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Thread: B12 in fresh dates

  1. #1

    Join Date
    Dec 2004
    South Korea

    Default B12 in fresh dates

    In Lithuania (and in some other European countries) one can buy fresh dates "Salem". On the package it is written that they are "rich in minerals and vitamins A, C, B1, B2, B3, B6, B12". It could be hard to know if this B12 source is reliable becouse "Salem" don't have any webpage or contacts. IHMO if they don't wash fresh dates, some B12 bacteries may still be on them. Anyhow, I haven't found any other information on the internet saying that fresh dates may have B12.

  2. #2
    fortified twinkle's Avatar
    Join Date
    Jul 2004
    Midlands, UK

    Default Re: B12 in fresh dates

    Dates seem to have vitamin B5 in them, which is not mentioned on that packaging (100g dates seem to get you about 10% rda of that) but I can't find any mention of them having B12.

  3. #3
    cedartree cedarblue's Avatar
    Join Date
    Apr 2004

    Default Re: B12 in fresh dates

    in this chart of the nutritional value of dates, it says there is no b12 in dates at all??

  4. #4
    Ex-admin Korn's Avatar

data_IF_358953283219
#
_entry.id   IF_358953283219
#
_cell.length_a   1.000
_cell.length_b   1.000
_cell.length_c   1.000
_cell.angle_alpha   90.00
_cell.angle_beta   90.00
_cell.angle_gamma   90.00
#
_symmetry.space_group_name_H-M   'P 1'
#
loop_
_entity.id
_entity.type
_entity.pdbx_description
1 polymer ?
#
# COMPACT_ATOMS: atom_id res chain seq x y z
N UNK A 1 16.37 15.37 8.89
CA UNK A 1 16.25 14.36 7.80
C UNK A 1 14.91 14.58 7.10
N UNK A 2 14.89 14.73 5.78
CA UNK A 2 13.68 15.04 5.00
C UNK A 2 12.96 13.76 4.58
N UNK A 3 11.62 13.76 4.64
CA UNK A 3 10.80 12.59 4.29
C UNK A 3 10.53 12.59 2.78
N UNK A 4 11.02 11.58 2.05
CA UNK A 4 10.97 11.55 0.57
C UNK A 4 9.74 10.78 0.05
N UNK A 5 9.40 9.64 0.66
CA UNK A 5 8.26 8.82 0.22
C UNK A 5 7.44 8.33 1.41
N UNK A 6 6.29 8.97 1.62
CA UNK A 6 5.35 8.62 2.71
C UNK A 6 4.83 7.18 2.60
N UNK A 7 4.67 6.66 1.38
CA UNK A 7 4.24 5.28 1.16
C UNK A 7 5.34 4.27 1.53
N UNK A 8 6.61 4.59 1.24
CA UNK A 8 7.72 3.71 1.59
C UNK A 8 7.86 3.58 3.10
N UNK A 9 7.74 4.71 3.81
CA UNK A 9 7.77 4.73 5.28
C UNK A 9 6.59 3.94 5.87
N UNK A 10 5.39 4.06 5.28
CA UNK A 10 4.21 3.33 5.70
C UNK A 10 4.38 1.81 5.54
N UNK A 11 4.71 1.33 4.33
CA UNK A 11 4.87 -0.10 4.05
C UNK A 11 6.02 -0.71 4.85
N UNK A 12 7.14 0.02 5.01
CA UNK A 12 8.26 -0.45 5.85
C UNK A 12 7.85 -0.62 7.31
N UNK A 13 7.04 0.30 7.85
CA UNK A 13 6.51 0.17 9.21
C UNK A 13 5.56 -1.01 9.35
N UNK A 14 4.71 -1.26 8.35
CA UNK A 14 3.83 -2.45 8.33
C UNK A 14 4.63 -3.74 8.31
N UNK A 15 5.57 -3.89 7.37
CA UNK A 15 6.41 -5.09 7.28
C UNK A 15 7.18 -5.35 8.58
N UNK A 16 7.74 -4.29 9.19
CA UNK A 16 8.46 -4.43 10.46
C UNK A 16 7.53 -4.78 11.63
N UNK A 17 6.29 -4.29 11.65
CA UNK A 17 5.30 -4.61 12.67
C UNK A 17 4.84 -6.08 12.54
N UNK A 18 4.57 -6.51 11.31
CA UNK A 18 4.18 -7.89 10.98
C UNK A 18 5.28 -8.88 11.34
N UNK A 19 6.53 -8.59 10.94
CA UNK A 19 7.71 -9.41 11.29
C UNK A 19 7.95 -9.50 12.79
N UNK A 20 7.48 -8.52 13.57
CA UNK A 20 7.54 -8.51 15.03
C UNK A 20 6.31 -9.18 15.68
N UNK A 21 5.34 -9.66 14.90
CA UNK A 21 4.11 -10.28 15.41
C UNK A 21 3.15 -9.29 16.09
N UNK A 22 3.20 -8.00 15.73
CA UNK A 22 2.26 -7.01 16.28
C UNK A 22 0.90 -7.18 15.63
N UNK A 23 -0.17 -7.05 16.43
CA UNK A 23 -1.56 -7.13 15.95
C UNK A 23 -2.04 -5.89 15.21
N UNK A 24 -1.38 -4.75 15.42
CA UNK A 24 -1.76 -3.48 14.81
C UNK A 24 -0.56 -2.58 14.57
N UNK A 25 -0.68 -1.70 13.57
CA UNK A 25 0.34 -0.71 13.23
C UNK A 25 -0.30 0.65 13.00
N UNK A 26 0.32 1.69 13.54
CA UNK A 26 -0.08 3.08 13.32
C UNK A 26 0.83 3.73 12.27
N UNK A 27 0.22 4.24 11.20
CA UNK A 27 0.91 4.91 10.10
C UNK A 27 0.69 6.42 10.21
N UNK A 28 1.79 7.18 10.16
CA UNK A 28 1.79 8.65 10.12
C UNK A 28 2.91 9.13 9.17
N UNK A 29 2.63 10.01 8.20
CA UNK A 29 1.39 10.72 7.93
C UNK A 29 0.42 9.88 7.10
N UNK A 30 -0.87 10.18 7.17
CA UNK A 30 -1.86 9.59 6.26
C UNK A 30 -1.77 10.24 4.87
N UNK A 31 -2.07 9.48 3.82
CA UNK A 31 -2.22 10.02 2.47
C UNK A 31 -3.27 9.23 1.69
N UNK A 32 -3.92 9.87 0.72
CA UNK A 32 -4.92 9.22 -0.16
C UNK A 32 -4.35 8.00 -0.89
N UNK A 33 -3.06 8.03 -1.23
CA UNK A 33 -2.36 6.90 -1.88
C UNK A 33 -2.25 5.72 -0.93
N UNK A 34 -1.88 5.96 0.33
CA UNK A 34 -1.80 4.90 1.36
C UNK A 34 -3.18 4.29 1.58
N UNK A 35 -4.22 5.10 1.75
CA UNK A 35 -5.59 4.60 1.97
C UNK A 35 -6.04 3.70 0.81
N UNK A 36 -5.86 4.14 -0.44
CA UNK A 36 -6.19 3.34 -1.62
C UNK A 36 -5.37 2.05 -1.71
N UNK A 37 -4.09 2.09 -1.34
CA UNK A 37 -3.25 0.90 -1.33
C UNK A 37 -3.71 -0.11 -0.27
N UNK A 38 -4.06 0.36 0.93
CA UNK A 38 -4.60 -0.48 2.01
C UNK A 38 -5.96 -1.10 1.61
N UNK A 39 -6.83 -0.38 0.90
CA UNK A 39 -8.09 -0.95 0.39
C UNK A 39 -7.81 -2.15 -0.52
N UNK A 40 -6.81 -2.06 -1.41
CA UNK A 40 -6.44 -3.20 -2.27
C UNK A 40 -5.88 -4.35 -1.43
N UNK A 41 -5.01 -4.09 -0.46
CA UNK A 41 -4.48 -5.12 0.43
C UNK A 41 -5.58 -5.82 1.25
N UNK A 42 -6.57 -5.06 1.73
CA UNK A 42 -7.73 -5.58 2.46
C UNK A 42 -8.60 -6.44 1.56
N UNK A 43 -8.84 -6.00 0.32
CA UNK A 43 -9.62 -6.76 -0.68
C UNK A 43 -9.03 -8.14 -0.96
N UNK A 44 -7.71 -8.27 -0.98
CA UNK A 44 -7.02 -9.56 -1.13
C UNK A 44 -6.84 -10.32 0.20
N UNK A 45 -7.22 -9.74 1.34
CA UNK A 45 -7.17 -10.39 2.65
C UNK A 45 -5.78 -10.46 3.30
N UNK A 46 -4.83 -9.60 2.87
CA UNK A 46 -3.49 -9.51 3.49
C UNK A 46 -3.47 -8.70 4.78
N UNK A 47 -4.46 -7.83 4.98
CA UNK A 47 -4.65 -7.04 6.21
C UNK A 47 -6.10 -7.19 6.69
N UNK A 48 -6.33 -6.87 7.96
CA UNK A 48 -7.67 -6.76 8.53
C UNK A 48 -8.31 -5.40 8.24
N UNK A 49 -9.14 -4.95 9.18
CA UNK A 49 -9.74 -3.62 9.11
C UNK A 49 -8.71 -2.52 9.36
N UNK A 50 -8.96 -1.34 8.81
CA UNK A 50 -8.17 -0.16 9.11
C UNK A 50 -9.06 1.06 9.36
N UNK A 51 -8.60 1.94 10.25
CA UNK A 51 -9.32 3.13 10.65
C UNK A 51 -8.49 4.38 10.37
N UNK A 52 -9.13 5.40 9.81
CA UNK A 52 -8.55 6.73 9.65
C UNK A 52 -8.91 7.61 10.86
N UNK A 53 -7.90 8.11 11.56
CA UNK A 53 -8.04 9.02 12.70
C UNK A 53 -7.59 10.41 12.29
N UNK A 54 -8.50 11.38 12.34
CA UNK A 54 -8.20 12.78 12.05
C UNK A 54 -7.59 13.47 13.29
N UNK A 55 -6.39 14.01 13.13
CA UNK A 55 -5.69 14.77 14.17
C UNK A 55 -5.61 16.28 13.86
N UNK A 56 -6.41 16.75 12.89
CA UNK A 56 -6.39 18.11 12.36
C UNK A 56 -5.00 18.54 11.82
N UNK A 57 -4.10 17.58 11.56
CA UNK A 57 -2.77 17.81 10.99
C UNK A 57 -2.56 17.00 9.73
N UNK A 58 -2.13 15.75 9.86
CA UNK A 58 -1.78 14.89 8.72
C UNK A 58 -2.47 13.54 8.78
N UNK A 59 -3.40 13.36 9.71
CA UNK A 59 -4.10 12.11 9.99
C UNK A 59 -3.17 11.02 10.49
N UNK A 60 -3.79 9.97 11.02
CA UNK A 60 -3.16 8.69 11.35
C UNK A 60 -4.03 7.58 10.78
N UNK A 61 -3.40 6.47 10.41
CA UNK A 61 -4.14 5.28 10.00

Join Date
    Apr 2004

    Default Re: B12 in fresh dates

    This is a somewhat complex situation, for a number of reasons...

    1) There has been a 'established' truth - os should I say assumption - that B12 only exist in animal products. This is not the case.
    2) Another established 'fact' has been that if there are B12 analogues in a product, all the real, active, bioavailable B12 in the same product is rendered dead and useless. This is not correct. More research is needed to find out what's true and not about the relationship between active B12 and B12 analogues.
    3) Most people expose themselves - continuously, and several times a day - to all kinds of things that either destroy B12 before or after it has been consumed, or cause B12 that has been consumed not to be absorbed.

    The result is that there's both a lot of confusion re. how much B12 each of us actually need, and that every time someone finds B12 in a plant they go 'this is pretty much the only existing plant that contains B12' - I've seen that one a number of times. There are probably also a number of examples of plants containing a small amount of B12 that are listed as not containing B12 at all.

    Even if probably less that 1% of all plant species ever have been tested for B12, we still have a list of between 50 and 100 plants that do contain B12, and I'm sure we'll see a lot more in the future. Dates may or may not contain B12 - it could simply be a spelling error - but in cases of conflicting information, I guess the only way to find out more is to contact the manufacturer and ask them how much B12 the product in question contains. If they can't provide an answer, it's very unlikely that they've ever seen or performed a test.

    If you contact them, Medus, and get a reply - please let us know what you find out!
    I will not eat anything that walks, swims, flies, runs, skips, hops or crawls.

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